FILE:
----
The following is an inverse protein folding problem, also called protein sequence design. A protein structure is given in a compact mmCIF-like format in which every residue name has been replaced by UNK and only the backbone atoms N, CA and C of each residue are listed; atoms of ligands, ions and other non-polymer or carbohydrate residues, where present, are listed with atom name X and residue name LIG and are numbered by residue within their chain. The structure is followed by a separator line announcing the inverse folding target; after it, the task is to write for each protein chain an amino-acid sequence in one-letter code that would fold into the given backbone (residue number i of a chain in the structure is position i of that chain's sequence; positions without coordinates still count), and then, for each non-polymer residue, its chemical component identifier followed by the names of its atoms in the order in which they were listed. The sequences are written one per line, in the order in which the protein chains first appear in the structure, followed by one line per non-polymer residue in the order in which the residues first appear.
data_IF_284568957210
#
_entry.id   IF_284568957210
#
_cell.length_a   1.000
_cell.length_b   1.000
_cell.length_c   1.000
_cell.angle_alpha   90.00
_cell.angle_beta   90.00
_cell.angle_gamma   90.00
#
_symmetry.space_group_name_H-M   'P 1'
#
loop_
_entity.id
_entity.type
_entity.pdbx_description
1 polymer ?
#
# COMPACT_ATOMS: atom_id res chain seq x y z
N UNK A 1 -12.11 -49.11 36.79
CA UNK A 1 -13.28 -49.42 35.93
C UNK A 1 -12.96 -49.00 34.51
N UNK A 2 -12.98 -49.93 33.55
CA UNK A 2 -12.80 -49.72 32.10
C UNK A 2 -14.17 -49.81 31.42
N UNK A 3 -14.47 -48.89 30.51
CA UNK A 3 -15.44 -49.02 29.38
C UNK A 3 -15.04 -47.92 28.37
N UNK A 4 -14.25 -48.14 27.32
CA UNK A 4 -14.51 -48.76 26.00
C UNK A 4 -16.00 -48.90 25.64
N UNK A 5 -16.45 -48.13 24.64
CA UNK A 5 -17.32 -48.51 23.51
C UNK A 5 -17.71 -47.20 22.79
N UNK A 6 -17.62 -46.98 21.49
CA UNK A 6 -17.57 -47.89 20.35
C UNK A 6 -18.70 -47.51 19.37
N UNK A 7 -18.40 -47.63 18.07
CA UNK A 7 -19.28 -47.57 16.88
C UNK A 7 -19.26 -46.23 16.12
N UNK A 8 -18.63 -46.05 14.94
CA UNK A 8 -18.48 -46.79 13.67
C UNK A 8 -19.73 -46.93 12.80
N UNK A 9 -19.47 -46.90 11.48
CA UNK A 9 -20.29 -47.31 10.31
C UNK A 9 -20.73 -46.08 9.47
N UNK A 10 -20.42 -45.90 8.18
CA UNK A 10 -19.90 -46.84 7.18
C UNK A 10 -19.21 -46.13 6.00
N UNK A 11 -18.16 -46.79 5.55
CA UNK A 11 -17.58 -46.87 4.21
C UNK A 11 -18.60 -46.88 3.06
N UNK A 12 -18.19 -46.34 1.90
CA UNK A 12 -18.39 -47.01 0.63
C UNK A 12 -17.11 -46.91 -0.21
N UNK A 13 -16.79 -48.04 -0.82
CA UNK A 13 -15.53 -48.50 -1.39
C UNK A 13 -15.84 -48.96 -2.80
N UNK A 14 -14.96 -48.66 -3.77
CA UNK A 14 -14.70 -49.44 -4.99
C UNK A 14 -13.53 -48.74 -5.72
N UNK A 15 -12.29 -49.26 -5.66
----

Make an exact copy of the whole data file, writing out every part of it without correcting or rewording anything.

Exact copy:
The following is an inverse protein folding problem, also called protein sequence design. A protein structure is given in a compact mmCIF-like format in which every residue name has been replaced by UNK and only the backbone atoms N, CA and C of each residue are listed; atoms of ligands, ions and other non-polymer or carbohydrate residues, where present, are listed with atom name X and residue name LIG and are numbered by residue within their chain. The structure is followed by a separator line announcing the inverse folding target; after it, the task is to write for each protein chain an amino-acid sequence in one-letter code that would fold into the given backbone (residue number i of a chain in the structure is position i of that chain's sequence; positions without coordinates still count), and then, for each non-polymer residue, its chemical component identifier followed by the names of its atoms in the order in which they were listed. The sequences are written one per line, in the order in which the protein chains first appear in the structure, followed by one line per non-polymer residue in the order in which the residues first appear.
data_IF_284568957210
#
_entry.id   IF_284568957210
#
_cell.length_a   1.000
_cell.length_b   1.000
_cell.length_c   1.000
_cell.angle_alpha   90.00
_cell.angle_beta   90.00
_cell.angle_gamma   90.00
#
_symmetry.space_group_name_H-M   'P 1'
#
loop_
_entity.id
_entity.type
_entity.pdbx_description
1 polymer ?
#
# COMPACT_ATOMS: atom_id res chain seq x y z
N UNK A 1 -12.11 -49.11 36.79
CA UNK A 1 -13.28 -49.42 35.93
C UNK A 1 -12.96 -49.00 34.51
N UNK A 2 -12.98 -49.93 33.55
CA UNK A 2 -12.80 -49.72 32.10
C UNK A 2 -14.17 -49.81 31.42
N UNK A 3 -14.47 -48.89 30.51
CA UNK A 3 -15.44 -49.02 29.38
C UNK A 3 -15.04 -47.92 28.37
N UNK A 4 -14.25 -48.14 27.32
CA UNK A 4 -14.51 -48.76 26.00
C UNK A 4 -16.00 -48.90 25.64
N UNK A 5 -16.45 -48.13 24.64
CA UNK A 5 -17.32 -48.51 23.51
C UNK A 5 -17.71 -47.20 22.79
N UNK A 6 -17.62 -46.98 21.49
CA UNK A 6 -17.57 -47.89 20.35
C UNK A 6 -18.70 -47.51 19.37
N UNK A 7 -18.40 -47.63 18.07
CA UNK A 7 -19.28 -47.57 16.88
C UNK A 7 -19.26 -46.23 16.12
N UNK A 8 -18.63 -46.05 14.94
CA UNK A 8 -18.48 -46.79 13.67
C UNK A 8 -19.73 -46.93 12.80
N UNK A 9 -19.47 -46.90 11.48
CA UNK A 9 -20.29 -47.31 10.31
C UNK A 9 -20.73 -46.08 9.47
N UNK A 10 -20.42 -45.90 8.18
CA UNK A 10 -19.90 -46.84 7.18
C UNK A 10 -19.21 -46.13 6.00
N UNK A 11 -18.16 -46.79 5.55
CA UNK A 11 -17.58 -46.87 4.21
C UNK A 11 -18.60 -46.88 3.06
N UNK A 12 -18.19 -46.34 1.90
CA UNK A 12 -18.39 -47.01 0.63
C UNK A 12 -17.11 -46.91 -0.21
N UNK A 13 -16.79 -48.04 -0.82
CA UNK A 13 -15.53 -48.50 -1.39
C UNK A 13 -15.84 -48.96 -2.80
N UNK A 14 -14.96 -48.66 -3.77
CA UNK A 14 -14.70 -49.44 -4.99
C UNK A 14 -13.53 -48.74 -5.72
N UNK A 15 -12.29 -49.26 -5.66